s. They're not weatherize. They don't have a lot of those other fools and features, but its basic enough that you could get through a couple of years of photography learning along as you go before you need to graduate to the next level of lenses. The family photographer might have a little bit wider needs on hand. I think you know, you get big family together in the living room. You're trying to get a group shot. You want something a little bit wider. This is where having a lens that goes down to 15 rather than 18 becomes much handier. And that 15 85 is a nice little walk around lens when you just wanna walk down to the park with one lens on your camera. But if your kids are getting involved in sports, you're gonna need something longer while they're out on the soccer field running around. And then something like a 72 300 is going to be a nice match when you need it for those longer times. But I'm gonna throw in another one of those 50 millimeter lenses when you need that faster aperture lens, and so something like this is gonna cost you a little bit more money, but it's gonna give you a much wider focal range. And that 50 millimeter, if you are using an e f s crop frame body, is going to be a very nice portrait, Lance. And so if you're trying to do portrait of your kids, that would be fantastic. You also get to lenses that have image stabilization so you can shoot in low light environments. And so I think that would be a nice set up for that situation. All right, what about the minimalist who just doesn't want to have a lot of gear? Okay, I'm not a big fan of the 18 to 2 hundreds, but I can understand that they do have their place and their fans, and they work out quite well. But if you have this, I would also recommend maybe like 24 2.8 because you're walking around. This is a big chunk of glass to hanging off your camera all the time. Sometimes you want just a simple little lands, and for not much money, you could get the 24 millimeter lands, and it's super low. Profile on the camera makes it very lightweight, and it's just easier to carry around. And it's not that you're gonna be switching back and forth between them as you're out in the field, because it's not gonna be too much of advantage but choosing one or the other, depending on the situation that you need with the angles of view that they offer. And so, in this case, you're gonna generally trim the weight down of the entire package and give you a little bit more discreet. Look, And so about 1000 bucks in this case, what about the minimalist? But who is shooting full frame? What would I think? There. Well, it's gonna limit your range a little bit. You only get up to 105 But I think a 24 to 105 is a good general purpose range. But I would throw in. Maybe the 40 millimeter lands, because maybe that's a bit of a big chunk. And if you were a minimalist, you can deal with maybe just a single focal ing when you're going out with friends for the evening. But you want to bring your camera with you, so I put myself to the test. What if I had $1000 to spend on canon lenses and this was gonna be my camera set up my lens set up for the next year? What would I be shooting with? And it depends a little bit if I had anything particular plan. But I think this to 1 35 which is a little bit older lands is a really good value. And if I get this lands, I'll have just enough in the budget to get myself and l lens. OK, it's non image stabilized, but it's a 72 200 F four very sharp, very well built lands. And in this case, I'm spending less than $1000 on lenses. I get a millimeter. I would prefer to be 24 But hey, if my budgets $1000 I'm gonna have to compromise someplace. I get one l really high quality lands and one, you know, decent normal 28 to 1 or five wins. It does have image stabilization on it, and so that's a nice little set up 4000 bucks. That's the best to lens combo that I would like to work with at that price. Now, I would really like to have just a little bit more budget. So let's see what I would do with $2500. In this case, I'd probably go with the 24 to 70 f for l 72 200 F four l, which is the non stabilized, cheaper version of it, and then get myself the 17 to 40. And so, in this particular situation, 2500 bucks. I have got three l lenses ranging from 17 to 200 which is a great range. They're all F four constant lenses, so they're very easy to work with. And they are just a smidgen under $2500. All right, this is a different one. How about the prime lover, somebody who likes individual focal length lenses? And so I've mentioned before. If you want a lens that's notably different than the one you have on the camera, double the number or cut the number in half and so 24 5100. If these air the lenses that are in your bag, you're going to know in an instant which leads you want for any particular situation. And when you put it on your camera, it's a relatively lightweight small lands, and the three of them, combined together is a very small package. And so something like this is not terribly expensive, and you're getting really fast lenses. So if you want shallow depth of field, if you want to work under low light conditions and you're willing to not do the zoom thing, these can give you a really neat set up for me. When I look at this, I kind of think I like that challenge. That looks like a neat challenge as far as what choices of lenses to have when going out. And I could see shooting with that and be very, very happy World traveler. Now this all depends on how important photography is versus lightweight. And so I'm assuming you're kind of a serious photographer. So you're taking this pretty seriously. That 24 to 105 is a great walk around lands. But for those subjects that a little bit further away, having that 72 200 F four with image stabilization would certainly be nice. Adding, on top of that, a nice little 50 when you just need a faster lands of a normal focal length for street photography. That would be a nice, simple three lens set up. You get to l lenses. You get one fast street lands, and there's really not too much lens changing in this situation, and that's gonna cost you around 2500 bucks. All right for the sports shooter, 24 to 72.8. That's not exactly what you're gonna be shooting a lot of your sports with, but it's gonna be valuable for a lot of the other things. Maybe you're shooting everyone, getting ready and stretching for the big event or the big group. Tim Group shots afterwards. So a lot of the extra curricular activity happens around sports for the sports itself. Pretty much every sports photographer is gonna end up with 72 200 because it's just so valuable for subjects that are a short distance away. Yes, you could choose a lot of those bigger lenses, but the extender you can add on to the 72 200 maintain a pretty good quality lens in that case. And so after this, yeah, you might have one of those bigger lenses, if you can afford it. But you get very call. Good quality lenses. You're gonna need that 2.8 aperture. The sports photographers really want that F 2.8 aperture. You are spending more money. Like I said, sports are expensive to shoot with these lenses. All right, think this my last one. So if you're the pro, you're probably gonna go with the holy Trinity of lenses. The zoom lenses that goto F 2.8 24 70 to 16 to 35. And these We're gonna get you top of the line lenses fast apertures all l a glass. And in reality, you're probably gonna add 2 to 3 primes that'll be named later as you can afford them.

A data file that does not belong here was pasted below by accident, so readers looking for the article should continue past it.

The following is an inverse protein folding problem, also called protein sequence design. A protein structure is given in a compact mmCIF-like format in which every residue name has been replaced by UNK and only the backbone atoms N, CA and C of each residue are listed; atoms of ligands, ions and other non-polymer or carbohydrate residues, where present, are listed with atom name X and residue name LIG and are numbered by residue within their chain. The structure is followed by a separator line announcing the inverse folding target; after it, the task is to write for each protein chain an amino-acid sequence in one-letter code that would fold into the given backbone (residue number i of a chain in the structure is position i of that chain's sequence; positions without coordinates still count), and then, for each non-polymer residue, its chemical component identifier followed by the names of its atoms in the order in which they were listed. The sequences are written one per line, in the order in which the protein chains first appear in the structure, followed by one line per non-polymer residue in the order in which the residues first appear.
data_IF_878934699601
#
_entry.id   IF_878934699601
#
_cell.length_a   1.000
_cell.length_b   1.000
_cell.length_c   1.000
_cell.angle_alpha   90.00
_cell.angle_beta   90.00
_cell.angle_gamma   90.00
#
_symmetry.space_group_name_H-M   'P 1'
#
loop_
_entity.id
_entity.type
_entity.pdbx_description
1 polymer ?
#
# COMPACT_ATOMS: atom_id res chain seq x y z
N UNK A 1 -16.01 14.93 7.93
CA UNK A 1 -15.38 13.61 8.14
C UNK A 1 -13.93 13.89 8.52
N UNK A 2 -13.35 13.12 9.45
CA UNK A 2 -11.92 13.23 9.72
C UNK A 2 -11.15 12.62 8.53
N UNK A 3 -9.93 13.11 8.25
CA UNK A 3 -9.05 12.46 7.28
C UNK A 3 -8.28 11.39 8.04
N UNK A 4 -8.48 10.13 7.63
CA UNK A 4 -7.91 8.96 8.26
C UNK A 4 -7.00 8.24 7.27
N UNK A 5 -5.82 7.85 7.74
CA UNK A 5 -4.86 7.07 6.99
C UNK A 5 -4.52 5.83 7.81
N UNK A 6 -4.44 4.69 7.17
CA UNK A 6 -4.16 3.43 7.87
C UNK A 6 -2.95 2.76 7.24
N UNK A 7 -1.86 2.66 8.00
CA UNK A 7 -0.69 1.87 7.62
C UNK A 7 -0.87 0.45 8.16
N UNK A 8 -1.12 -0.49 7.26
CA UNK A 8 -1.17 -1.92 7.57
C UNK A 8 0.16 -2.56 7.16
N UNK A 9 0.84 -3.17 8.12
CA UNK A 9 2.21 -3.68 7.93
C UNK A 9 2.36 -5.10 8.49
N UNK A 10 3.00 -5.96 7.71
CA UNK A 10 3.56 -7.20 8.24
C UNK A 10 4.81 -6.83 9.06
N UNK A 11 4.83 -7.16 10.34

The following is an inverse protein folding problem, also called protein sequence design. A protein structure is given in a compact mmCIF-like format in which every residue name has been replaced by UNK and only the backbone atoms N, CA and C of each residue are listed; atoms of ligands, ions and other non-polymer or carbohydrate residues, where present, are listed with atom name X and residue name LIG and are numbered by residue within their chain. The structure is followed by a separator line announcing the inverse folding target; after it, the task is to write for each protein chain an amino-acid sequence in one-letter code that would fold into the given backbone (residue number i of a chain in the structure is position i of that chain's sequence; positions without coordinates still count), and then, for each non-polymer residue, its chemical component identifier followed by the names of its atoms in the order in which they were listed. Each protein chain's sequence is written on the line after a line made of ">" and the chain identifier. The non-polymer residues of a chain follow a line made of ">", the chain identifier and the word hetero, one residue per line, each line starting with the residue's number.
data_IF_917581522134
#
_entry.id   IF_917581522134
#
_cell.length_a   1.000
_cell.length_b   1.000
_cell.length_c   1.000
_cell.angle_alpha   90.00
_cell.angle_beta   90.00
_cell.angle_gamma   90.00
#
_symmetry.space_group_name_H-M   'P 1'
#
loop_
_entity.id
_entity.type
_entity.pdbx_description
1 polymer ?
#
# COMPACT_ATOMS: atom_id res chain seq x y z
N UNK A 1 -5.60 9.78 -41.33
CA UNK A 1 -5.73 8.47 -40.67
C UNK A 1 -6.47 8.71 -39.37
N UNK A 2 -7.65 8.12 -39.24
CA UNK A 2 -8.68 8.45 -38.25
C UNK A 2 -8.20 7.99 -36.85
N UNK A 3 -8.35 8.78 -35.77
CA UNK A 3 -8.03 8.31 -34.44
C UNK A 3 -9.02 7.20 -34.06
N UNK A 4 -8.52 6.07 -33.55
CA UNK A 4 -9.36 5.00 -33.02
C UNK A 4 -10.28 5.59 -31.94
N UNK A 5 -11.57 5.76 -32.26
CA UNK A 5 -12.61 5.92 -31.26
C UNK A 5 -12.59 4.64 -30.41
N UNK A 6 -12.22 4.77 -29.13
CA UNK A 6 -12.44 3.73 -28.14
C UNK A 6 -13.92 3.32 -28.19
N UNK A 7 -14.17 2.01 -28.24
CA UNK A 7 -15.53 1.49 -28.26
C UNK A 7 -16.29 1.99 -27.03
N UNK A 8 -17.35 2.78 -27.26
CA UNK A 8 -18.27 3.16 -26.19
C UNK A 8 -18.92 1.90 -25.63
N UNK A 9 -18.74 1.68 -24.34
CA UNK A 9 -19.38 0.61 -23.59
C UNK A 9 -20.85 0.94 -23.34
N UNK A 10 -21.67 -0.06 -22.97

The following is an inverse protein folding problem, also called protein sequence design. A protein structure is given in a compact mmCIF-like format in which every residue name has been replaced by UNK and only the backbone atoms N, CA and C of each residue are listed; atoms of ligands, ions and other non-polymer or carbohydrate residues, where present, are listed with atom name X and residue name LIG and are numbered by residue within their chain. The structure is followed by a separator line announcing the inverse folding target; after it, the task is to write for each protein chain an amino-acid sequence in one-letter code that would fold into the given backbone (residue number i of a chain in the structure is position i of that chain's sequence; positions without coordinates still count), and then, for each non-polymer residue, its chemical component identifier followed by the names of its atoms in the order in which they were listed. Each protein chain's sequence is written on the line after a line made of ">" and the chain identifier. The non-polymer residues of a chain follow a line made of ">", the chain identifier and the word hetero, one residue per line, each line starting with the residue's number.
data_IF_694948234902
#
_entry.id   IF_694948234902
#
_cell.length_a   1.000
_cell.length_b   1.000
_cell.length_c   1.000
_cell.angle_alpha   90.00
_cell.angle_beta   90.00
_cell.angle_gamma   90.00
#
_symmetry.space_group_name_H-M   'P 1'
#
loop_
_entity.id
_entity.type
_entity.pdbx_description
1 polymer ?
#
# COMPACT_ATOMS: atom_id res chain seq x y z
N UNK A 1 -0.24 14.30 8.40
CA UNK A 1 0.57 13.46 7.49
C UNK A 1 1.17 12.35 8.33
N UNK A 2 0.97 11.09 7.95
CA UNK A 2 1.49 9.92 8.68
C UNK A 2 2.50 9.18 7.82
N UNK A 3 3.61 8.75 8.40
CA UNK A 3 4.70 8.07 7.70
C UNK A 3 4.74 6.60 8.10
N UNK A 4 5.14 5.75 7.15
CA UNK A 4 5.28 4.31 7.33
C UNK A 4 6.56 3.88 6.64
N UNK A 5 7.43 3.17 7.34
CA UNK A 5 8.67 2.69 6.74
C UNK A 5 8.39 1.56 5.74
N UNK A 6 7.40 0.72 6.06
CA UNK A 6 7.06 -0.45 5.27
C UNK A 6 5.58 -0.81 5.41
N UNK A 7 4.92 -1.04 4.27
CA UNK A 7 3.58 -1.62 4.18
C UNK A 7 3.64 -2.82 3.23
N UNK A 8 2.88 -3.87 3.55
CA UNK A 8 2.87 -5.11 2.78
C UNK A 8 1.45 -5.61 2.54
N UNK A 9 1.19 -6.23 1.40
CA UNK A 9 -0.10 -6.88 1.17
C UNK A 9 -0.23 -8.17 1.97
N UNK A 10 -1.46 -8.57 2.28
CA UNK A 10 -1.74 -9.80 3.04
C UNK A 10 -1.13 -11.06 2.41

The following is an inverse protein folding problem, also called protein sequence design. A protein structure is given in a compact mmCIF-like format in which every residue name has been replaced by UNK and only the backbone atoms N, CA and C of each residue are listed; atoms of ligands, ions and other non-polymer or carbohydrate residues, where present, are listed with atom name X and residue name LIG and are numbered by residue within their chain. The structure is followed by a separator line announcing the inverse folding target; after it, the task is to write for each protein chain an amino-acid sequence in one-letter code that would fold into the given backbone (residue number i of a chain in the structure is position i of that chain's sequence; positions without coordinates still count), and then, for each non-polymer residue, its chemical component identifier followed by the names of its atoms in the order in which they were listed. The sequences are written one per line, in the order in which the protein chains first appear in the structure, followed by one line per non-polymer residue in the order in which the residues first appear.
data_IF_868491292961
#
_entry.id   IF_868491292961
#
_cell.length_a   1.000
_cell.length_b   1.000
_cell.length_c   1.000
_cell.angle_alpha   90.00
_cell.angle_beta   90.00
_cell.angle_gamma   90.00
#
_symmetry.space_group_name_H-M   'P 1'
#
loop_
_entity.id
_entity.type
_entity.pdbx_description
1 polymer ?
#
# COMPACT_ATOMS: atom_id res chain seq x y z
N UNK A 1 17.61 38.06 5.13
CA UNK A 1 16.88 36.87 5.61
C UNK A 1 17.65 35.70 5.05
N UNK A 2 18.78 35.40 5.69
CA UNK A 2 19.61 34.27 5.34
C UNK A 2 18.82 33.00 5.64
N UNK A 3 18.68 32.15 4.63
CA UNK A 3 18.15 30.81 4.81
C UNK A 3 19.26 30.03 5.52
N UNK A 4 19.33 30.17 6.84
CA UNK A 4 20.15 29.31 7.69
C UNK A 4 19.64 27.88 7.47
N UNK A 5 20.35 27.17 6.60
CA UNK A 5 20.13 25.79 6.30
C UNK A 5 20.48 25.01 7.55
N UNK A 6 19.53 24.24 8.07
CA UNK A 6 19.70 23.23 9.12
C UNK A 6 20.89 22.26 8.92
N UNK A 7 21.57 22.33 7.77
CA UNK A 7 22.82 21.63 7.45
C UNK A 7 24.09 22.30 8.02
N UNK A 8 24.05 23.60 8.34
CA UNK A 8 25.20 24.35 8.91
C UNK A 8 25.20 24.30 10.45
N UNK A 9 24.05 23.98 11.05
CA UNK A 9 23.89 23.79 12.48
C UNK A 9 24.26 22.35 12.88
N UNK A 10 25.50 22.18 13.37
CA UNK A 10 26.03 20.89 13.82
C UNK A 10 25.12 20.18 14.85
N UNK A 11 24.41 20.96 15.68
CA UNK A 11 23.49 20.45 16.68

Class Description